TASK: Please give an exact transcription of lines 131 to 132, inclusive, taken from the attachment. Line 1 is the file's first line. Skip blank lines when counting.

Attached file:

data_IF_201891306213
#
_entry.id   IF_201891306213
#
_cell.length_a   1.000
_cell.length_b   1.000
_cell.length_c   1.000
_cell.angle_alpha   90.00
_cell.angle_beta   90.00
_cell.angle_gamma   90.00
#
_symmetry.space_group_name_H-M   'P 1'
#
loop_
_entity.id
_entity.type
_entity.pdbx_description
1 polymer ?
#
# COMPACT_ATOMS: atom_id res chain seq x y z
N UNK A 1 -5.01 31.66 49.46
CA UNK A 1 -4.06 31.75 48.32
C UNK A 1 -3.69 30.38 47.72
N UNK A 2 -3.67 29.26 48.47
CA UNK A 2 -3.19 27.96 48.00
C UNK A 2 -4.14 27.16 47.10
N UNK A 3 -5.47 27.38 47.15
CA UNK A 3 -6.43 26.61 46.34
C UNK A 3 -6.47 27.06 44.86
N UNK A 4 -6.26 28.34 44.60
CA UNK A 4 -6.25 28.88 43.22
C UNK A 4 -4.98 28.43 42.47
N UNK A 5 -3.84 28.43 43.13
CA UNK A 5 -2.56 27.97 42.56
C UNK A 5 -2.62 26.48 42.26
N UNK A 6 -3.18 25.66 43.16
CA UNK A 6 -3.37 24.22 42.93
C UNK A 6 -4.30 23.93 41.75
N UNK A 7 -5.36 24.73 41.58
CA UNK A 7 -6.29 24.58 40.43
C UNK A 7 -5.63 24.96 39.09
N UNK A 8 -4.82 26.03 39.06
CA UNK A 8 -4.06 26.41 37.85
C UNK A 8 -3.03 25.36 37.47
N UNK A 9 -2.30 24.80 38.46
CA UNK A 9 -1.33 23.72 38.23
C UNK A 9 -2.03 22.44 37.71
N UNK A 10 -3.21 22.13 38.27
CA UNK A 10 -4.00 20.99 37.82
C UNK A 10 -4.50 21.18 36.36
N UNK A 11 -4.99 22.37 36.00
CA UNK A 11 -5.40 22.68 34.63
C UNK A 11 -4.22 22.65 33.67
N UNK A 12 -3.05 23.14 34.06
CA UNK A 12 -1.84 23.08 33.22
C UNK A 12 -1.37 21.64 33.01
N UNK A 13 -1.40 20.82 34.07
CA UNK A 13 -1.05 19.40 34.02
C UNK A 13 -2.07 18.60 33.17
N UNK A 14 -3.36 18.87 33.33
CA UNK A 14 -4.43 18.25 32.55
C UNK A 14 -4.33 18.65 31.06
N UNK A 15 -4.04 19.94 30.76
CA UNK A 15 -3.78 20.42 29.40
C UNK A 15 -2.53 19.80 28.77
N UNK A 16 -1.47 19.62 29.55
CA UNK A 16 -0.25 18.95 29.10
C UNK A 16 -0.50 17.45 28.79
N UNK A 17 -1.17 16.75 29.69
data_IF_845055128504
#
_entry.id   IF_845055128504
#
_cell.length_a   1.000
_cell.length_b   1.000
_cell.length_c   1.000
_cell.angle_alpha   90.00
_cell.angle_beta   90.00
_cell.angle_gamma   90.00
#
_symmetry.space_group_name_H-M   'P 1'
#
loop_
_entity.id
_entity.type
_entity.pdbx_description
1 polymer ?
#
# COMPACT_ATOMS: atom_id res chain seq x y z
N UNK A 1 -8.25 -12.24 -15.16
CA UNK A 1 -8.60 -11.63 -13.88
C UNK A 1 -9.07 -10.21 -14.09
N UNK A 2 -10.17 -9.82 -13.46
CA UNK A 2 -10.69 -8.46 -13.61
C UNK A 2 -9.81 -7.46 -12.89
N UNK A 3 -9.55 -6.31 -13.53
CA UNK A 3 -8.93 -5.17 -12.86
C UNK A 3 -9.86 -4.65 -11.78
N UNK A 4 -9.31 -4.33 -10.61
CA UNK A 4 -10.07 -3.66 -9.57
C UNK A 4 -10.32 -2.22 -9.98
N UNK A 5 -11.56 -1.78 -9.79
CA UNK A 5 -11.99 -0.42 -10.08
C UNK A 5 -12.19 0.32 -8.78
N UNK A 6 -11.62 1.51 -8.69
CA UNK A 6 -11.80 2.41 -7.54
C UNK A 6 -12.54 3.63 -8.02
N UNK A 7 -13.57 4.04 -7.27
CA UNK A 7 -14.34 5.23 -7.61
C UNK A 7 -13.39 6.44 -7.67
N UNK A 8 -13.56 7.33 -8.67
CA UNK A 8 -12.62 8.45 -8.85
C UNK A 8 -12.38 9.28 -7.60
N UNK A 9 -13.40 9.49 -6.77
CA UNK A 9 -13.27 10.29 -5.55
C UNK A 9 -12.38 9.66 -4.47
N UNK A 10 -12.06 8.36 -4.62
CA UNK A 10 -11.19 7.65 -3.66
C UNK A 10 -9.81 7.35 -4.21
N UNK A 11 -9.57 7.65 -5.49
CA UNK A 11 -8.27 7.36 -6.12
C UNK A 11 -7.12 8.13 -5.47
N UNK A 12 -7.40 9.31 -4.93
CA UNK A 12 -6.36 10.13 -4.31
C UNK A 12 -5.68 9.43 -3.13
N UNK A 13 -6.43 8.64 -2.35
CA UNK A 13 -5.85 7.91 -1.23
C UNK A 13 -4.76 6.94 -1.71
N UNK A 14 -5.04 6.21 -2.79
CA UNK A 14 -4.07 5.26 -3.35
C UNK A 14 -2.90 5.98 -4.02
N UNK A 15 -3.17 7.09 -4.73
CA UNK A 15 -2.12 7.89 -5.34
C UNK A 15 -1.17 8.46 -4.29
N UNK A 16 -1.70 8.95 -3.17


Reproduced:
C UNK A 14 -2.90 5.98 -4.02
N UNK A 15 -3.17 7.09 -4.73